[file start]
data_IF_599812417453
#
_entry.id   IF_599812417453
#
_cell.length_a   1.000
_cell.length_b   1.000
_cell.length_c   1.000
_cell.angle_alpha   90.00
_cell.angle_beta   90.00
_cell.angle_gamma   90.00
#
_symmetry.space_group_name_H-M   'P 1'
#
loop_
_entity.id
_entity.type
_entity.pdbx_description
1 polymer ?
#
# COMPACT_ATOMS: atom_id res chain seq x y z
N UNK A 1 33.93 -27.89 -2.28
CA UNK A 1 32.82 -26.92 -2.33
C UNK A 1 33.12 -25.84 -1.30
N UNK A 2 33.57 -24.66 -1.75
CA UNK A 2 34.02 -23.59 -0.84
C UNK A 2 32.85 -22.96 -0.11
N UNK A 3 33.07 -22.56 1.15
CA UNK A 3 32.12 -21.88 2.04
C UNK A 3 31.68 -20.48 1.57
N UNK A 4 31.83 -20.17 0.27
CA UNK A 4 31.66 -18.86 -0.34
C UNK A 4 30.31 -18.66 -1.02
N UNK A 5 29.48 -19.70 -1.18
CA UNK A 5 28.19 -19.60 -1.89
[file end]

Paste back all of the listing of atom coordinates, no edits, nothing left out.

data_IF_599812417453
#
_entry.id   IF_599812417453
#
_cell.length_a   1.000
_cell.length_b   1.000
_cell.length_c   1.000
_cell.angle_alpha   90.00
_cell.angle_beta   90.00
_cell.angle_gamma   90.00
#
_symmetry.space_group_name_H-M   'P 1'
#
loop_
_entity.id
_entity.type
_entity.pdbx_description
1 polymer ?
#
# COMPACT_ATOMS: atom_id res chain seq x y z
N UNK A 1 33.93 -27.89 -2.28
CA UNK A 1 32.82 -26.92 -2.33
C UNK A 1 33.12 -25.84 -1.30
N UNK A 2 33.57 -24.66 -1.75
CA UNK A 2 34.02 -23.59 -0.84
C UNK A 2 32.85 -22.96 -0.11
N UNK A 3 33.07 -22.56 1.15
CA UNK A 3 32.12 -21.88 2.04
C UNK A 3 31.68 -20.48 1.57
N UNK A 4 31.83 -20.17 0.27
CA UNK A 4 31.66 -18.86 -0.34
C UNK A 4 30.31 -18.66 -1.02
N UNK A 5 29.48 -19.70 -1.18
CA UNK A 5 28.19 -19.60 -1.89